Hi everyone, I'm the author of this thing. And thank you @Pierre32 for starting this thread, not to mention the extensive testing and feedback you've already helped me with. Invaluable stuff!
This got a wee bit of media today on RetroRGB for MiSTer and PlayStation 2 compatibility, but I want to emphasise that those projects are only a small part of what I'm aiming for.
I'm hoping I can get some good feedback from VOGONS members on the computing side. The posts above cover most of what's working now, and this is the list of things I want to add (or at least research):
The goal is to make a device that's a central hub for anything. I want to be able to have a Win95 machine connect to archive.org and pull down files, or a UNIX System V machine NFSv2 connect for storage, or an Amiga pppd connect and pull files down via HTTP or FTP, or a DOS machine share files via EtherDFS, or an Apple II GS running GS/OS System 6 copying files over AppleTalk, and all at the same time as bleeding edge Windows/Mac/Linux desktops using it to push and pull files via SMB/FTP/SFTP/AFP or other modern protocols. Rinse and repeat for anything that ever had some sort of network/IO/communication hardware, really.
Obviously all of these things exist - I'm not "creating" anything here. I'm just collating a large amount of open source stuff developed by people much, much smarter than me, and bundling them all together in one place in a way that's hopefully a little easier than 100% DIY for people who aren't Linux users normally. The interface admittedly sucks (SSH in and use dialog menus), but I've already got offers from people to extend it to a web interface, so that's nice. I'm not a web dev, so I'll stick to the current menus as my primary focus.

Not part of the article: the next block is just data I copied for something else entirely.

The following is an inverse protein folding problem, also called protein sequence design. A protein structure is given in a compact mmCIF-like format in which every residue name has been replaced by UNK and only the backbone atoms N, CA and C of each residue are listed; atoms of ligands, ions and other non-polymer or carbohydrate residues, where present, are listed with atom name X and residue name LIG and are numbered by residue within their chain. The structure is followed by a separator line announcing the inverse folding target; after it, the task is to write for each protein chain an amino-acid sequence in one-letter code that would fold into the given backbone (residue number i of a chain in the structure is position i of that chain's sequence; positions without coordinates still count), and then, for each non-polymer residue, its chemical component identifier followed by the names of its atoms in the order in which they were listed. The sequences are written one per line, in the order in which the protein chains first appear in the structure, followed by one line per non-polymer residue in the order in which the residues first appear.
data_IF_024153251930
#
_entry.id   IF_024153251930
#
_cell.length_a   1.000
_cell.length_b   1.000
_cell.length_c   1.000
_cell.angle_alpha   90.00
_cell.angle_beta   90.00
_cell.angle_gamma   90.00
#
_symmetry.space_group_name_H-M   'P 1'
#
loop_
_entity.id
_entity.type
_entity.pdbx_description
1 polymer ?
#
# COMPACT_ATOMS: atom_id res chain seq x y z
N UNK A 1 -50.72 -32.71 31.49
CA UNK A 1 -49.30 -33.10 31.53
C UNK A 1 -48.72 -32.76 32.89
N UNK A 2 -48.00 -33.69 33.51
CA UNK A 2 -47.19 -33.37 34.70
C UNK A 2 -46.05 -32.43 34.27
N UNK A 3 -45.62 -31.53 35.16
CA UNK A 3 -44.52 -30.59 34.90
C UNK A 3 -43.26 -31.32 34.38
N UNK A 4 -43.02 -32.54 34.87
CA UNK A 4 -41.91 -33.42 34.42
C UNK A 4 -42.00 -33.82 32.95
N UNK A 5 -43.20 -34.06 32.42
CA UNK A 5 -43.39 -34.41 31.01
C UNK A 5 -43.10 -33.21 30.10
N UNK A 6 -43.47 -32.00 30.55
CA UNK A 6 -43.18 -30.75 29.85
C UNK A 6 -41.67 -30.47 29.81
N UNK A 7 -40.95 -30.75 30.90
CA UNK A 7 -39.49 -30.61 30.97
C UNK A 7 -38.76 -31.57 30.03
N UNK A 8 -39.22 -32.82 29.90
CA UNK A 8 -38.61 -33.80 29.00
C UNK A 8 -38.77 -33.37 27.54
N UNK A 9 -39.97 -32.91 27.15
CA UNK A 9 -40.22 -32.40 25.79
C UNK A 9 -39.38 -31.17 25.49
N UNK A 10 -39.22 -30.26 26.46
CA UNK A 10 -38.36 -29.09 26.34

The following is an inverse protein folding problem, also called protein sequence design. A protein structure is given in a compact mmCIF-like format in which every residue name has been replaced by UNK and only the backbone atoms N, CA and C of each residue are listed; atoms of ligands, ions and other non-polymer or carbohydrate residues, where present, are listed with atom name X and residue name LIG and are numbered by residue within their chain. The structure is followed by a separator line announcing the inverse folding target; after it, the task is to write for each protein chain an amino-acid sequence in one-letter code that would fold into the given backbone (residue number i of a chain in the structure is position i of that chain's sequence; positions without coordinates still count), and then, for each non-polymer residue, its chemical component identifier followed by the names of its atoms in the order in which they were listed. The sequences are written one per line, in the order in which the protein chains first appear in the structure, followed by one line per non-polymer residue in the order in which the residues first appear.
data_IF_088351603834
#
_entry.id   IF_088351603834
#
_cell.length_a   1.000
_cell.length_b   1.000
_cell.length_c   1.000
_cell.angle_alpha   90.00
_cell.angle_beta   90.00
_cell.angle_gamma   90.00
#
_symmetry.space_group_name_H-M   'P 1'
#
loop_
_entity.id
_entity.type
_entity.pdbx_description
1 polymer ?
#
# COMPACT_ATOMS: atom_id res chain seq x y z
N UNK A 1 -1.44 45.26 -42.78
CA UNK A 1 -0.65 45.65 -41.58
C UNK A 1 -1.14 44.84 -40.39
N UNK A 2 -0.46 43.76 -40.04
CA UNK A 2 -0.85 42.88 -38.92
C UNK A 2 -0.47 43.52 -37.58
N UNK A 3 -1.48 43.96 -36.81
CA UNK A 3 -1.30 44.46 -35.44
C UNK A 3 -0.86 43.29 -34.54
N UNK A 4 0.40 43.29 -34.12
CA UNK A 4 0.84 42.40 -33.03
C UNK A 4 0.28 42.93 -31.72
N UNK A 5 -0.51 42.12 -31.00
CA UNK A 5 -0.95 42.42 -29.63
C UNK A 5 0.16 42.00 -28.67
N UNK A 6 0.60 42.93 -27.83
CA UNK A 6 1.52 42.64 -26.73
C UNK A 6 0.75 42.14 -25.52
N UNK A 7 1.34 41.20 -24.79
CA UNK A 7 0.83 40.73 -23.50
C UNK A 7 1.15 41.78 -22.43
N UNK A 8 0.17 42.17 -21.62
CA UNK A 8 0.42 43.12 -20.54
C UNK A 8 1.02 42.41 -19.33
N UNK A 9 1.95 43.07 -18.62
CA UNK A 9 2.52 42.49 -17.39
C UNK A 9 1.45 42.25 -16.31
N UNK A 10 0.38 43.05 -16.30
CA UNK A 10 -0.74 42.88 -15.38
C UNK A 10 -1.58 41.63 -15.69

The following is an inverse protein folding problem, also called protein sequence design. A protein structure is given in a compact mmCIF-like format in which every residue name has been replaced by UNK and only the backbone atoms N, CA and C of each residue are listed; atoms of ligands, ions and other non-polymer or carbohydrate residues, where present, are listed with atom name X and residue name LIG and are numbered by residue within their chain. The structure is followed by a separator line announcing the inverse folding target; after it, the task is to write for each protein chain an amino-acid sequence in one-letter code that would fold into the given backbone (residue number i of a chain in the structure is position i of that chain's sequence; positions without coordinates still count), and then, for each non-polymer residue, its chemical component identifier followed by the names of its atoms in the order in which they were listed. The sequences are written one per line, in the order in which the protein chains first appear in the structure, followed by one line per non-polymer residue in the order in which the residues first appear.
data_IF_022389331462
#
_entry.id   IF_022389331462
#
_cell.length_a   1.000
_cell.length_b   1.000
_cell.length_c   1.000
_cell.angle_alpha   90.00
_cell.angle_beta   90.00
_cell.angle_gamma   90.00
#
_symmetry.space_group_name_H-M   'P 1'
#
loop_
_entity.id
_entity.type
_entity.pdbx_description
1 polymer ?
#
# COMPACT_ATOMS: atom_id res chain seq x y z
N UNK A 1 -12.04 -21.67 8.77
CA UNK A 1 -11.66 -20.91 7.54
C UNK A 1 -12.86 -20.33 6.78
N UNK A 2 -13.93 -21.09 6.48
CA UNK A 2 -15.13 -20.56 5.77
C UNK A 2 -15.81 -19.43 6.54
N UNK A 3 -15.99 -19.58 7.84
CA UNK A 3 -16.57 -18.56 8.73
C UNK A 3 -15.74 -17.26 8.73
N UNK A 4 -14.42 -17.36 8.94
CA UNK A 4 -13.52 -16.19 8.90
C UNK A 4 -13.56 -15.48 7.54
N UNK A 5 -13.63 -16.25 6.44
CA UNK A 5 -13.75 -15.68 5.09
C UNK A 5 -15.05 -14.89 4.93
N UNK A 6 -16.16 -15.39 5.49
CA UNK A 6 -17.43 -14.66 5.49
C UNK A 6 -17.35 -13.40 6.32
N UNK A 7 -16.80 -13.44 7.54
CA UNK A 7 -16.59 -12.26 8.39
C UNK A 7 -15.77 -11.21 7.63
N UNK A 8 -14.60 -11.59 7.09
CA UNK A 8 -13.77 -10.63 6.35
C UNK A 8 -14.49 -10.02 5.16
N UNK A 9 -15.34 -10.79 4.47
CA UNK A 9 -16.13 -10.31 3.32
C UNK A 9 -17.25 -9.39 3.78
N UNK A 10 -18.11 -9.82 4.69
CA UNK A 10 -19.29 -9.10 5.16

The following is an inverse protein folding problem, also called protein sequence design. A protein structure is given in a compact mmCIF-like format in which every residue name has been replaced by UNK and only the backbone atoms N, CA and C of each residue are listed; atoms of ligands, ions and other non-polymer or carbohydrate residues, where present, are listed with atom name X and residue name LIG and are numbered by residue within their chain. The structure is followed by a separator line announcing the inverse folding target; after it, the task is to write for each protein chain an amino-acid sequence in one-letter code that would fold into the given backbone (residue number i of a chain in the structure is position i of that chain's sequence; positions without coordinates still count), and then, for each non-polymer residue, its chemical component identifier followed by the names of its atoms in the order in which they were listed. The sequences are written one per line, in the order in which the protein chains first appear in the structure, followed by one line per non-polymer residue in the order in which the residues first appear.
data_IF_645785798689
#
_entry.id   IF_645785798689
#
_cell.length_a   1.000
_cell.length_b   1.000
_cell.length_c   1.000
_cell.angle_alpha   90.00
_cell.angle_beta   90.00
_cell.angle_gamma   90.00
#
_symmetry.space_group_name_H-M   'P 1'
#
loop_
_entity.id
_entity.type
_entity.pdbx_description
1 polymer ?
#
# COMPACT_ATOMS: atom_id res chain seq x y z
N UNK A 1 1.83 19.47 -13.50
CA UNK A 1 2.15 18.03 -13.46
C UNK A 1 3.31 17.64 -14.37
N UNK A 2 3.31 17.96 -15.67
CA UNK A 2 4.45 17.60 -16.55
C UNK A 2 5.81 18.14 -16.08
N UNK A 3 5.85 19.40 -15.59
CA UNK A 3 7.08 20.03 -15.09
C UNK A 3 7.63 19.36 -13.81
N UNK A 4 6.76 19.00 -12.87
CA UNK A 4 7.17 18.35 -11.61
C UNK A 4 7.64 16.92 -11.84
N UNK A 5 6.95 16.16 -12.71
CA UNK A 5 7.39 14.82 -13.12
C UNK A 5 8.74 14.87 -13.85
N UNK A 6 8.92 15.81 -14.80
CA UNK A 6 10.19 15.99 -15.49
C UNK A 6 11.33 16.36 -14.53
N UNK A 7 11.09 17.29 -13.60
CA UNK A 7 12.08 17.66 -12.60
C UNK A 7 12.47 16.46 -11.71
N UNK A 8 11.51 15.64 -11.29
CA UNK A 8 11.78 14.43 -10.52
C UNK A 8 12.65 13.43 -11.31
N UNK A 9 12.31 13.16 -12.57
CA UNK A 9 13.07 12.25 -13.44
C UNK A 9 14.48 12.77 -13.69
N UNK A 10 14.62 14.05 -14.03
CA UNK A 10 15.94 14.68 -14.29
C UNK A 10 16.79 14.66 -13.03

I've got various USB and GPIO/TTL serial devices sitting on my desk right now, so R233 / null modem / ppp support is high on my want list. I have DOS and Win9X equipment I can test. The goal there is to have them communicating over file sharing protocols and/or having Internet access. After that, I need help from anyone with a real Amiga, AtariST or other device with serial/ppp compatibility to test things further.
Since going public I've also had people offer ideas things I forgot existed (DECnet was one), or had never heard of (TNFS for ZX Spectrum with Spectranet/FujiNet). These are exactly the sorts of things I want to add in. I also found someone working on a Netatalk2.X modernisation project (backporting fixes and enhancements, and fixing all the good stuff the upstream project removed in Netatalk3.X), which I've been testing with Apple IIGS, System 6, OS9 and OSX with good success rates.
On the documentation side, I've been busy making videos for as many of the services on offer as possible. A big missing piece right now is EtherDFS+FAT, where I need to do a much better job of explaining how to have a dedicated FAT mount for that. I want to include (non-mandatory) options like:
* Partitioning a single disk into mixed ext4 and FAT
* Using LVM to volume manage a disk wit a dedicated FAT volume
* Create a loopback file formatted as FAT and mounted in the EtherDFS export location
* Using a FAT-formatted USB stick for EtherDFS, mounted below the RetroNAS tree running standard ext4
It's these things that I hope will make the tool more useful to people (or even if they never use it, and want to roll their own solution, that's cool too).
The project is MIT licensed. If people want to pinch my installers, compiler scripts, Ansible code (the stuff that drives most of the installers), configuration files or whatever, be my guest. As above, I don't feel I've really created anything here per se, more just assembled a bunch of really cool things written by much smarter people.
The GitHub is open to discussions and issues, and likewise I'll check in here frequently for feedback, ideas, criticisms or whatever is on offer.
The overwhelming goal is inclusion - as many systems as possible, and in a way that's as cheap/free as possible (RPi, old computer, VM, etc as the target platform to deploy on). Worth mentioning that security is almost non-existent. Everything runs pretty open with very little in the way of security or encryption due to the era of protocols on offer. But I figure audiences like VOGONS are more than well versed in managing old computers inside modern networks, and don't need lecturing about that.
So again, thank you Pierre32 for the blurb and the assistance to date. And thanks in advance to anyone here who is willing to give it a try, or offer feedback and ideas either here or on GitHub.